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“ChIPs,” Embracing the Future


For centuries, men and women have debated over roles and gender equality. They have disputed over societal and cultural traditions where men comprise the work force while women stay home and raise the children. Well, in the twenty-first century, change has been evident. Women are legislators, mayors, doctors, teachers, lawyers, and soldiers. The main difference is that women now have their own role models. Throughout the nation, successful career driven women, who are wives and mothers, have been speaking up and sharing their compelling stories. This wave of female confidence has been prevalent especially since the debut of Sheryl Sandberg’s novel, “Lean In.” One particular group who has gained national as well as global recognition is “ChIPs.”

“ChIPs” is an organization that focuses on the advancement of women in the IP industry. In 2005, seven highly experienced patent and IP lawyers of California’s Silicon Valley bonded over the minor role women play in legal affairs. The co-founders of “ChIPs” include Anirma Gupta, VP and Deputy General Counsel for Intuit Inc., Noreen Krall, Chief Litigation Counsel for Apple Inc., Michelle Lee, Director of the Silicon Valley of the United States Patent Trademark Office, Julie Mar-Spinola, VP Legal at Alta Devices, Inc., Mona Sabet, founder of software company Viblio, Emily Ward,  VP and Deputy General Counsel of Technology and Patents at eBay, and Mallun Yen, Executive Vice President of RPX Corporation. They realized that women in  their field were not receiving the well-deserved amount of credit, attention, and career advancement. Their solution was to create an organization that could impart their experience and knowledge to help mentor other young women in this growing and competitive world of patent and IP lawyers. Since then, the organization has developed from a local group in California to an annual convention held in Washington, DC. “ChIPs” is not only hosting another convention in DC this October, but is featured in Pamela Ryckman’s (NY Times Journalist) book, “Stiletto Network,” and is also the main focus of an article showcased on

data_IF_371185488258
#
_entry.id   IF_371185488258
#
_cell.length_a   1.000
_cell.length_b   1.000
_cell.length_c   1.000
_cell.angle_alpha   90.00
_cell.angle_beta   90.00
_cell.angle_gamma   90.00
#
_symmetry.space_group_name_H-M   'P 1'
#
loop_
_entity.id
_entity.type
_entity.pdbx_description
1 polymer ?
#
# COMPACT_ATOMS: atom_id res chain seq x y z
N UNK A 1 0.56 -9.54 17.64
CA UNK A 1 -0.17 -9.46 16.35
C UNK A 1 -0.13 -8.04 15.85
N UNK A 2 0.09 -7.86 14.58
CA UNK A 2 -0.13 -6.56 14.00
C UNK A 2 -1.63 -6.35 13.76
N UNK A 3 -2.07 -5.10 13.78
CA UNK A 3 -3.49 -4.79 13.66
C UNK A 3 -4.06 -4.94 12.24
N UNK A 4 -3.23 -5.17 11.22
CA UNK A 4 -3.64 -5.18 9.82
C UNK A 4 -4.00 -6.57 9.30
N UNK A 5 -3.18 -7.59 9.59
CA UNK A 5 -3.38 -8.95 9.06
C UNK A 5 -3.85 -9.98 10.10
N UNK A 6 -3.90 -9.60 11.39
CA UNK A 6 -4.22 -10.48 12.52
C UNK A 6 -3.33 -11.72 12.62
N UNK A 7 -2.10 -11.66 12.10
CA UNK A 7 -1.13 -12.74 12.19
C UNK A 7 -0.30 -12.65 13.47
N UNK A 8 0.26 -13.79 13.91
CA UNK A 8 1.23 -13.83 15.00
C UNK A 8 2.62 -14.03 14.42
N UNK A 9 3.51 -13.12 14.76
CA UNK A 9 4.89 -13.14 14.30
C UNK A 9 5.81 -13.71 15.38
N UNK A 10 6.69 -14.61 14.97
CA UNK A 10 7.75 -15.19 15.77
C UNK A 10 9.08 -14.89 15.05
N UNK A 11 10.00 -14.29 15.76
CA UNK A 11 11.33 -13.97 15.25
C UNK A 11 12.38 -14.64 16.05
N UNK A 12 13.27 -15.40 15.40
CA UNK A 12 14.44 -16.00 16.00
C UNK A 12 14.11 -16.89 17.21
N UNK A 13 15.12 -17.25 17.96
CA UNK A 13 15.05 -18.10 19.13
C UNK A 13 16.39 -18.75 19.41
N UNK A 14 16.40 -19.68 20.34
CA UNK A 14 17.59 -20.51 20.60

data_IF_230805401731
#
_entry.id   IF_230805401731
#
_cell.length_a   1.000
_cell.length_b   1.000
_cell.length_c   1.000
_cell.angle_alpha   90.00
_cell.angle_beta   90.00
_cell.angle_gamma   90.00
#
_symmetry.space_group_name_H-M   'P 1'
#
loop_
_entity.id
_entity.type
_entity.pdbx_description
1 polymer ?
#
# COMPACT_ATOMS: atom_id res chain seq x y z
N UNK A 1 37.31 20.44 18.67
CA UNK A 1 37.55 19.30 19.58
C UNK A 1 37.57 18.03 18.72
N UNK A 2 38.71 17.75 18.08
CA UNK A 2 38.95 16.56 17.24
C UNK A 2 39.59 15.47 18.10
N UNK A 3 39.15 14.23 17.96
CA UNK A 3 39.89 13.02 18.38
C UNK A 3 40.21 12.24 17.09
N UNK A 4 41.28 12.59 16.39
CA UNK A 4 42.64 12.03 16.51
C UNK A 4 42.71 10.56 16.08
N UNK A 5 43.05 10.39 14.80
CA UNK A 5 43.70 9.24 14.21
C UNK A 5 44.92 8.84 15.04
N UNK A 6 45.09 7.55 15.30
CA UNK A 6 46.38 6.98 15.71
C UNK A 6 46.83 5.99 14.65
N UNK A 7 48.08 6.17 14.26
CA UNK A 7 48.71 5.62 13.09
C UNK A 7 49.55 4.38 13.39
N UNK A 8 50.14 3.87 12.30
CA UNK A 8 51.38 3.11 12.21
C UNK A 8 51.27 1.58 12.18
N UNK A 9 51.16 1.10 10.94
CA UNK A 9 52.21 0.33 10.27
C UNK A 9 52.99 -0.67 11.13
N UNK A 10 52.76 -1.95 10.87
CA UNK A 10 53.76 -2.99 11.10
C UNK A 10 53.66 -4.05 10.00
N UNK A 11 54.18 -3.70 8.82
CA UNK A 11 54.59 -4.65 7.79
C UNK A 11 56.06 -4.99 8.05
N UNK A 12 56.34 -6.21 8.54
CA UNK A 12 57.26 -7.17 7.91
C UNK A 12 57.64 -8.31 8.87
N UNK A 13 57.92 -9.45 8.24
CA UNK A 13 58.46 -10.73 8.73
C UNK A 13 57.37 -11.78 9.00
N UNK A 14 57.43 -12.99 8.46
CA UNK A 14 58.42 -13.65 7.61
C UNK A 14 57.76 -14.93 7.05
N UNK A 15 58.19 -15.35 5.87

During the month of June, I had the pleasure of interviewing four of the co-founders, Julie Mar-Spinola, Emily Ward, Mona Sabet, and Michelle Lee. “We decided to use our influence to encourage our outside counsel to promote their women professionals…we wanted to be visible and lead by example. Here we [the ChIPsters] were at the top of our legal IP organization, with kids or other external responsibilities vying for our time. We each found different ways of managing our professional and personal lives and wanted to show others that while difficult, success can be managed in different ways with different solutions,” said Julie Mar- Spinola. From forums to discussions, these seven women teach best practices, mentor younger women, and share stories of their experiences of triumph and adversity hoping to impart beneficial information.  Co-founder Emily Ward shared her own stories of overcoming challenges. “If I look at where I am in my career, I would not be the same person or be successful if I did not overcome or go through certain challenges.  While the challenges felt really difficult at the time, they were really good for me. When mentoring, I try to listen and ask questions. The best thing to do as a friend and mentor is to listen, empathize, and try to understand. A lot of the mentoring and coaching that I do is giving people reassurance that whatever people are going through in this moment will not define their lives. We need people that really believe in us and help us to have the confidence that we can ride out a storm and move on. You learn from each situation and you move past it. You need people who really believe in you and can relate to you.”